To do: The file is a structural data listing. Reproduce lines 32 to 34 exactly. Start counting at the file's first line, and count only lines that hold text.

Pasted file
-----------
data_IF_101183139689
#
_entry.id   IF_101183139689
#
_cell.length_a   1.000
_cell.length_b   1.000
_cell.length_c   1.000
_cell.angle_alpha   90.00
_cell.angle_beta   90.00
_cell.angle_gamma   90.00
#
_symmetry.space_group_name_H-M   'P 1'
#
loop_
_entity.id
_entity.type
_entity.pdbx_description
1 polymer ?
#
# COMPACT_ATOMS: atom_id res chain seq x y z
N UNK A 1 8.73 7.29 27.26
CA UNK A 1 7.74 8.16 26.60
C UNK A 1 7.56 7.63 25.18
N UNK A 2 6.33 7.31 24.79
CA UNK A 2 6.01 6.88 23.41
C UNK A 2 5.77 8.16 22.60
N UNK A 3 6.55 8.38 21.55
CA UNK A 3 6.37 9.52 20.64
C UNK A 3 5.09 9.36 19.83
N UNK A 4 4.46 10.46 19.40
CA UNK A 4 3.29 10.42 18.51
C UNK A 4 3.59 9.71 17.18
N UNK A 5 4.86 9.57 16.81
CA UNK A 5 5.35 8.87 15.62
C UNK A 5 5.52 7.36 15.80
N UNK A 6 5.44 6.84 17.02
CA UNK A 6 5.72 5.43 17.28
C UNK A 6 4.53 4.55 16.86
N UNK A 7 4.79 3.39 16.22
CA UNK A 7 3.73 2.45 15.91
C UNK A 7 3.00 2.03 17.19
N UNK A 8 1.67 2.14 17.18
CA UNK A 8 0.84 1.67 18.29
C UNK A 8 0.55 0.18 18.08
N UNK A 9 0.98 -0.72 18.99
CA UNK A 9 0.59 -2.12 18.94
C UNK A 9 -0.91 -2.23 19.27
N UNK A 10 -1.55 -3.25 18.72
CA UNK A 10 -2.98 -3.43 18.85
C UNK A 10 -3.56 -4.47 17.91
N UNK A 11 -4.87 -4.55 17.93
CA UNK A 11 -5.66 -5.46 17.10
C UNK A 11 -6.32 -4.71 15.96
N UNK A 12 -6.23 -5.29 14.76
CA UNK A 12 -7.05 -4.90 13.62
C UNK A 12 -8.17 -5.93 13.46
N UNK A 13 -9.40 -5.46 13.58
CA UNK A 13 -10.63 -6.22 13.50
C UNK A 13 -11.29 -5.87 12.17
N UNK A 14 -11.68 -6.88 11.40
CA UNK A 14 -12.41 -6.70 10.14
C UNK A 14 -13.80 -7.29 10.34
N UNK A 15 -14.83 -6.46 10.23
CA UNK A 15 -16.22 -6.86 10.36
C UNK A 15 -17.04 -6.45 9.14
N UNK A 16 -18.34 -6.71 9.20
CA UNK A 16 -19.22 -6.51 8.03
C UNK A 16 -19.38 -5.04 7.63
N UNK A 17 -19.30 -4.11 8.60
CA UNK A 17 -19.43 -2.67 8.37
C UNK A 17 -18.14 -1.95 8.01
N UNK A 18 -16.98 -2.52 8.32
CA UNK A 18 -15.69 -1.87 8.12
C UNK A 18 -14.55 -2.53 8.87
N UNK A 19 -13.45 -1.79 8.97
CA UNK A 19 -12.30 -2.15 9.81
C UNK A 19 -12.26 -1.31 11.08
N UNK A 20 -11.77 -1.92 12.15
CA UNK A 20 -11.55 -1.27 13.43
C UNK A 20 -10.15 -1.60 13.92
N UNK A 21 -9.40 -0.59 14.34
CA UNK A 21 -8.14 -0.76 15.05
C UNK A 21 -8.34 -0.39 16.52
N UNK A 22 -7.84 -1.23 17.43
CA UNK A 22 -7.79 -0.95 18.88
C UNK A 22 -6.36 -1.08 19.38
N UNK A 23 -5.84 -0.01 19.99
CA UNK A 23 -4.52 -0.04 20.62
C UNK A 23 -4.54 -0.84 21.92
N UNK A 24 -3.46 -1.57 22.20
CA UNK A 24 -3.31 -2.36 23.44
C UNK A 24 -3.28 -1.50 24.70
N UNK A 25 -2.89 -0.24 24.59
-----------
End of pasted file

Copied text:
C UNK A 4 3.59 9.71 17.18
N UNK A 5 4.86 9.57 16.81
CA UNK A 5 5.35 8.87 15.62